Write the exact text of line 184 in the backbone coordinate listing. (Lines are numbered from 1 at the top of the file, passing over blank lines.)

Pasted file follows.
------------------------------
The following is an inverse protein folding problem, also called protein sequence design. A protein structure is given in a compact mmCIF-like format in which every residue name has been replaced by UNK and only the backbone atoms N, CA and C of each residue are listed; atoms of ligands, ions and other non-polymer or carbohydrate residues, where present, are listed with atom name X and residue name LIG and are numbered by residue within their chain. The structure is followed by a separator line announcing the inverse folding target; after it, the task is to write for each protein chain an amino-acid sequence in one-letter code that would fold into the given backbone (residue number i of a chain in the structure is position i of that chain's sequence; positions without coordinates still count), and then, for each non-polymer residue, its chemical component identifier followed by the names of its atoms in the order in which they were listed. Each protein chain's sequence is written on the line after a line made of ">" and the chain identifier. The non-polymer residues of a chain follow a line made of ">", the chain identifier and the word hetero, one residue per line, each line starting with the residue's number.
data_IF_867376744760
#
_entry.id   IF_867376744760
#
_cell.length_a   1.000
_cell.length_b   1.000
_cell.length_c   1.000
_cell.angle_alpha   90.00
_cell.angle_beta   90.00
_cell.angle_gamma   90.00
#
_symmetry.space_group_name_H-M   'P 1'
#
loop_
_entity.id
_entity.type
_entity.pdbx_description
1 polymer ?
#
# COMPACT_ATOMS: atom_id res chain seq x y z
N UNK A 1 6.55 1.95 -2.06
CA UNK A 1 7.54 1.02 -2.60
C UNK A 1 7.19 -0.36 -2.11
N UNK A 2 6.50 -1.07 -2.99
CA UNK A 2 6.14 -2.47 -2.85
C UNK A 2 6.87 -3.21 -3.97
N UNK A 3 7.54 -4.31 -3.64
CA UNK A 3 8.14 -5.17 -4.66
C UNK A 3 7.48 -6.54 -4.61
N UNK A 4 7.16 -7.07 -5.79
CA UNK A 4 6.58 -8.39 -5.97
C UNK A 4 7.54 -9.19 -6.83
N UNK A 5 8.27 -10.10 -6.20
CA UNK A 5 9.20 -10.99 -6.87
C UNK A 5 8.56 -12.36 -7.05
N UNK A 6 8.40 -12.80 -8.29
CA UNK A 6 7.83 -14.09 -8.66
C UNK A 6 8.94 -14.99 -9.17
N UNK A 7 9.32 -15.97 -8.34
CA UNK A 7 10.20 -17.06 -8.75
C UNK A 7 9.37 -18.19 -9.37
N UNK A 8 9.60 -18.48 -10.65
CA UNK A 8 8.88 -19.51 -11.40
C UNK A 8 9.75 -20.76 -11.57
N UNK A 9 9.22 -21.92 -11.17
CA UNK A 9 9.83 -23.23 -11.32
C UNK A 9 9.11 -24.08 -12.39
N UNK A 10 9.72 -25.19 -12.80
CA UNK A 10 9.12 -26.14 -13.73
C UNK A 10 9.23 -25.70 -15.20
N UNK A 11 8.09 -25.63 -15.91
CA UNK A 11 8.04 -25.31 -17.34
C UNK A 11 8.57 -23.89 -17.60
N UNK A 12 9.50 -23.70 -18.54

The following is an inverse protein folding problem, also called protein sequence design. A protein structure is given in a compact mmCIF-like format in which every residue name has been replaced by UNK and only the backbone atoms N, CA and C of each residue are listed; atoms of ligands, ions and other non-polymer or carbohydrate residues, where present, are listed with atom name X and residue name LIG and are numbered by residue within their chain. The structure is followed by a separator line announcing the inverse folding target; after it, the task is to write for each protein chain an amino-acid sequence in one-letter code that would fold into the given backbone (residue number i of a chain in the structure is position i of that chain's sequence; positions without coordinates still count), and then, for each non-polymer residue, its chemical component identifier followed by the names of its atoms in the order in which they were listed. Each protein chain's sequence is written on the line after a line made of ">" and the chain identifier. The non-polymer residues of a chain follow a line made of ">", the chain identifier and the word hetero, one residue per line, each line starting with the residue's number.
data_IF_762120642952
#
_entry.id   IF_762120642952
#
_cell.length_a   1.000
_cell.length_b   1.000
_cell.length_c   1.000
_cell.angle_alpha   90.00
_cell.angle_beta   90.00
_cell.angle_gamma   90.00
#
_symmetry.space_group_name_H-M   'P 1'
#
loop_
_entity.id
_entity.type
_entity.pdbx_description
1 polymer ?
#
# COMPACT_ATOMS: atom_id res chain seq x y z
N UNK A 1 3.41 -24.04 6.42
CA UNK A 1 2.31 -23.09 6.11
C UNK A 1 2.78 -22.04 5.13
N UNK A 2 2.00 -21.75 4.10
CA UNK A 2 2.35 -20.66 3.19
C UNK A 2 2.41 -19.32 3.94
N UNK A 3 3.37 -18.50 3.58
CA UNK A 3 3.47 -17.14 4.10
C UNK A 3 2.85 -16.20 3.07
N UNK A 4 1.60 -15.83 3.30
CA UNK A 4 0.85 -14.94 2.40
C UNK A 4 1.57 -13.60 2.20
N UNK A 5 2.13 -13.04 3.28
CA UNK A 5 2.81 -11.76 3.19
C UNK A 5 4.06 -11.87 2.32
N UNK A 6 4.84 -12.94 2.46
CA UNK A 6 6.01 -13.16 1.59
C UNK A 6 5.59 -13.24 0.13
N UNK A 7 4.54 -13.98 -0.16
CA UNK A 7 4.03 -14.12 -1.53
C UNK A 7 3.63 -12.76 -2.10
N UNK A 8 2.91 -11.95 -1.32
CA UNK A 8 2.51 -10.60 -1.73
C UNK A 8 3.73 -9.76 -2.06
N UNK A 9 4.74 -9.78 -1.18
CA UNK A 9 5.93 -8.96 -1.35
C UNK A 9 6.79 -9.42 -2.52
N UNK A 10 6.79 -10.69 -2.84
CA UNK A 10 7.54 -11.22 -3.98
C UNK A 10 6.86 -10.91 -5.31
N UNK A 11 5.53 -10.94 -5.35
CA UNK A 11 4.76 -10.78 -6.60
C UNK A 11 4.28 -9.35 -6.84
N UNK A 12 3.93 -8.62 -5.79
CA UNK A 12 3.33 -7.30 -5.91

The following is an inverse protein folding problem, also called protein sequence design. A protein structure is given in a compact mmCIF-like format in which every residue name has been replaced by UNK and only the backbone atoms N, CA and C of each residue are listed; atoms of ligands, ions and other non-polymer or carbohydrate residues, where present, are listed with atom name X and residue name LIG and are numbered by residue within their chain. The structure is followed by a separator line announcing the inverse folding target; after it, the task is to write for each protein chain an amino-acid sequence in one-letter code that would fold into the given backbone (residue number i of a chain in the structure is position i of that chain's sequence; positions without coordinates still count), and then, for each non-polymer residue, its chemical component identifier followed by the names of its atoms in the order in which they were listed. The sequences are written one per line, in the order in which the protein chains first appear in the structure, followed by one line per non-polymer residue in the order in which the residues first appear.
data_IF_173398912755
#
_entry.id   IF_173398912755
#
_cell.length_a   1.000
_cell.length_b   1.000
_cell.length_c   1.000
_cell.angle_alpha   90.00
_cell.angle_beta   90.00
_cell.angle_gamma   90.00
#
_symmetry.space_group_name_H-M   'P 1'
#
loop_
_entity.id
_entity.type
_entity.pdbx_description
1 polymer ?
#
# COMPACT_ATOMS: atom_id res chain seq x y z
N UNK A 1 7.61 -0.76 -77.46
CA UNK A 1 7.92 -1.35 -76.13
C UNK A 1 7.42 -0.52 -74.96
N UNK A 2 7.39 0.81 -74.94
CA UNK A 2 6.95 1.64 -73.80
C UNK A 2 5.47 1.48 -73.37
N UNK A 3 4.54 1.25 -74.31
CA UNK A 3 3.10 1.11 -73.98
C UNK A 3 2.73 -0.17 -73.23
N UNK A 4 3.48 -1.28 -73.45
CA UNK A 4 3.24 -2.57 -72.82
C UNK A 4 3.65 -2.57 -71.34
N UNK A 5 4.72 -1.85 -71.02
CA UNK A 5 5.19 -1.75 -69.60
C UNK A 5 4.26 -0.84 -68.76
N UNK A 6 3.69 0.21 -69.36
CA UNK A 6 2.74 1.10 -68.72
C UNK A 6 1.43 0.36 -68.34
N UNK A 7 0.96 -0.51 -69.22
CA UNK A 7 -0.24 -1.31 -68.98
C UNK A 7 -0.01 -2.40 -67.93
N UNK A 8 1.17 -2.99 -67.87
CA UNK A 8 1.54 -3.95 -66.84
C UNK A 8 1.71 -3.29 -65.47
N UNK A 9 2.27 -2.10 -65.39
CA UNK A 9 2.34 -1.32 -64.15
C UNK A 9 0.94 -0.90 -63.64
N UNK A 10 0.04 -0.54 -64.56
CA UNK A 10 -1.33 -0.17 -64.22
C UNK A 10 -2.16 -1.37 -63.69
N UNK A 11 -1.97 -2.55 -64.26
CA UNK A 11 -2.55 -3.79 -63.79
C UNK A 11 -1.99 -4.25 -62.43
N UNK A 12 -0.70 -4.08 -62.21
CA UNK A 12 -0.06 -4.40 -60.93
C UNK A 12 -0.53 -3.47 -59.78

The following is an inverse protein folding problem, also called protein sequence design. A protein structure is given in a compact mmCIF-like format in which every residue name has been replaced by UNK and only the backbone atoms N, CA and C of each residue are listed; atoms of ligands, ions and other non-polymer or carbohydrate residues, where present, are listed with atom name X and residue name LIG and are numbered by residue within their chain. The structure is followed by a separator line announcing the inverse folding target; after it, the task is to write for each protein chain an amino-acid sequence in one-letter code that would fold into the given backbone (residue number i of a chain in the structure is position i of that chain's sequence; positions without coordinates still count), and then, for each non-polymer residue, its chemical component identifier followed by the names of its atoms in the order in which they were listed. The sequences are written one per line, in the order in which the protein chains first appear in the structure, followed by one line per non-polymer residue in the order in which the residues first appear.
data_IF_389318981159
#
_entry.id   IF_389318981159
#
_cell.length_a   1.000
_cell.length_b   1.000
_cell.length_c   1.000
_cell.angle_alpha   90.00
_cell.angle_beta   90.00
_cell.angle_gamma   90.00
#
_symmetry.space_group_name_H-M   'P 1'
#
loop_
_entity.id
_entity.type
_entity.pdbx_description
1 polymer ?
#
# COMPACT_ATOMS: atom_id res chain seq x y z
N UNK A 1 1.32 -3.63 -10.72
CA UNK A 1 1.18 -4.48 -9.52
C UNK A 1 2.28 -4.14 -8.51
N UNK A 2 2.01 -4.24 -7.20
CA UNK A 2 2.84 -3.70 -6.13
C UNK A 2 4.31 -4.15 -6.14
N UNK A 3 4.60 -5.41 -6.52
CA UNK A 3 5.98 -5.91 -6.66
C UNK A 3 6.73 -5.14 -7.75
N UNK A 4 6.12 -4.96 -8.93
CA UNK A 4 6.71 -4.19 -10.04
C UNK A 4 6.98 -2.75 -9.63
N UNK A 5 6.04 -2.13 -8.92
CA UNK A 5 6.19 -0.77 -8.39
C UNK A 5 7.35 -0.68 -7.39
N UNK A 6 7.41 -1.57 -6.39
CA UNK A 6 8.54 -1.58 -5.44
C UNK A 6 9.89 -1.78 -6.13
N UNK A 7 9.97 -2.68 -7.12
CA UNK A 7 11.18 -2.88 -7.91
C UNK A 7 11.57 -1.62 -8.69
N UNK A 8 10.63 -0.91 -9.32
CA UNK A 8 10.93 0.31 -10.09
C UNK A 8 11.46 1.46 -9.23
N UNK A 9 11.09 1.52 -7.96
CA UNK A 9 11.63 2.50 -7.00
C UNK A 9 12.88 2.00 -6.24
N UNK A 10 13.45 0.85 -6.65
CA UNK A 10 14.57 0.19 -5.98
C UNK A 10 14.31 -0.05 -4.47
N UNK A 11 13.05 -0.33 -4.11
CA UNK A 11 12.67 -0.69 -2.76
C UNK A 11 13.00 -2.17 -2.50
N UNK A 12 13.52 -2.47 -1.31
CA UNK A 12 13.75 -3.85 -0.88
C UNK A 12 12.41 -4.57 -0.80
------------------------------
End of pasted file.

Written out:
_entity.id